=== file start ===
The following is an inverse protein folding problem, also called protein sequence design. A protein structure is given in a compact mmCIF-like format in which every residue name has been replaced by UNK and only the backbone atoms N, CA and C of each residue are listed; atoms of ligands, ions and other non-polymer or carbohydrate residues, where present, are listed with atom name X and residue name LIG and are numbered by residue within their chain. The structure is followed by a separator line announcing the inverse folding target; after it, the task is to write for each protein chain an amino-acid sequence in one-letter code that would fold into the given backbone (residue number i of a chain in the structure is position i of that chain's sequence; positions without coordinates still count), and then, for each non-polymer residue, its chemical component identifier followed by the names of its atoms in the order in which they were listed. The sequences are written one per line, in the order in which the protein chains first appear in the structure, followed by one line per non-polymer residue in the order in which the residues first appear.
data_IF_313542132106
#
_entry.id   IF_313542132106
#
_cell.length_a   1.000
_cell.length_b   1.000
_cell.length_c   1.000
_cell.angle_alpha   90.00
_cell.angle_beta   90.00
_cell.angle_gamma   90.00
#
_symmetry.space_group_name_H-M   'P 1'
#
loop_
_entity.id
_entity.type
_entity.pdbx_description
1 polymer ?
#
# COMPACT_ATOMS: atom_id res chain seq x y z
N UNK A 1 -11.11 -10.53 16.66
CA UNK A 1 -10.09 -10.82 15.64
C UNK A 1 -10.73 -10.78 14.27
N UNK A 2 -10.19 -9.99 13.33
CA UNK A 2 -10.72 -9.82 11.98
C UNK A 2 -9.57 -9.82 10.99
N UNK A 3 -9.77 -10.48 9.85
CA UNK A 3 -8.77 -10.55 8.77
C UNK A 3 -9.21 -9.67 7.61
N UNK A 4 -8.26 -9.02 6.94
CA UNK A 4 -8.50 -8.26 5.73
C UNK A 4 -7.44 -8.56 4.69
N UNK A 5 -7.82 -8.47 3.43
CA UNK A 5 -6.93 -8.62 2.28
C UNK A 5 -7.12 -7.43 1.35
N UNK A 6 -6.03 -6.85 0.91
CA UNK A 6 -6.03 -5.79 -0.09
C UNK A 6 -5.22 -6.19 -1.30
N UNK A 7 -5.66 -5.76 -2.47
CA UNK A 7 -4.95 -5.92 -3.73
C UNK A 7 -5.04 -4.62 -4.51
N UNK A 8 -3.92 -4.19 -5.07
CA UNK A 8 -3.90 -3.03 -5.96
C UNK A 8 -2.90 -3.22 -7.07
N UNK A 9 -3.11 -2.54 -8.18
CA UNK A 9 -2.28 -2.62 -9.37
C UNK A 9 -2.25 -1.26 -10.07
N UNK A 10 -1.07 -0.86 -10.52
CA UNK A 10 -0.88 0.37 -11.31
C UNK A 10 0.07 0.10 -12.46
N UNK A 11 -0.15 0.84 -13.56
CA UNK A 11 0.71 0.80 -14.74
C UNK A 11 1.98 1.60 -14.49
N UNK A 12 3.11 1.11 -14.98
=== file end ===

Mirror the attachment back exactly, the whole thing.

The following is an inverse protein folding problem, also called protein sequence design. A protein structure is given in a compact mmCIF-like format in which every residue name has been replaced by UNK and only the backbone atoms N, CA and C of each residue are listed; atoms of ligands, ions and other non-polymer or carbohydrate residues, where present, are listed with atom name X and residue name LIG and are numbered by residue within their chain. The structure is followed by a separator line announcing the inverse folding target; after it, the task is to write for each protein chain an amino-acid sequence in one-letter code that would fold into the given backbone (residue number i of a chain in the structure is position i of that chain's sequence; positions without coordinates still count), and then, for each non-polymer residue, its chemical component identifier followed by the names of its atoms in the order in which they were listed. The sequences are written one per line, in the order in which the protein chains first appear in the structure, followed by one line per non-polymer residue in the order in which the residues first appear.
data_IF_313542132106
#
_entry.id   IF_313542132106
#
_cell.length_a   1.000
_cell.length_b   1.000
_cell.length_c   1.000
_cell.angle_alpha   90.00
_cell.angle_beta   90.00
_cell.angle_gamma   90.00
#
_symmetry.space_group_name_H-M   'P 1'
#
loop_
_entity.id
_entity.type
_entity.pdbx_description
1 polymer ?
#
# COMPACT_ATOMS: atom_id res chain seq x y z
N UNK A 1 -11.11 -10.53 16.66
CA UNK A 1 -10.09 -10.82 15.64
C UNK A 1 -10.73 -10.78 14.27
N UNK A 2 -10.19 -9.99 13.33
CA UNK A 2 -10.72 -9.82 11.98
C UNK A 2 -9.57 -9.82 10.99
N UNK A 3 -9.77 -10.48 9.85
CA UNK A 3 -8.77 -10.55 8.77
C UNK A 3 -9.21 -9.67 7.61
N UNK A 4 -8.26 -9.02 6.94
CA UNK A 4 -8.50 -8.26 5.73
C UNK A 4 -7.44 -8.56 4.69
N UNK A 5 -7.82 -8.47 3.43
CA UNK A 5 -6.93 -8.62 2.28
C UNK A 5 -7.12 -7.43 1.35
N UNK A 6 -6.03 -6.85 0.91
CA UNK A 6 -6.03 -5.79 -0.09
C UNK A 6 -5.22 -6.19 -1.30
N UNK A 7 -5.66 -5.76 -2.47
CA UNK A 7 -4.95 -5.92 -3.73
C UNK A 7 -5.04 -4.62 -4.51
N UNK A 8 -3.92 -4.19 -5.07
CA UNK A 8 -3.90 -3.03 -5.96
C UNK A 8 -2.90 -3.22 -7.07
N UNK A 9 -3.11 -2.54 -8.18
CA UNK A 9 -2.28 -2.62 -9.37
C UNK A 9 -2.25 -1.26 -10.07
N UNK A 10 -1.07 -0.86 -10.52
CA UNK A 10 -0.88 0.37 -11.31
C UNK A 10 0.07 0.10 -12.46
N UNK A 11 -0.15 0.84 -13.56
CA UNK A 11 0.71 0.80 -14.74
C UNK A 11 1.98 1.60 -14.49
N UNK A 12 3.11 1.11 -14.98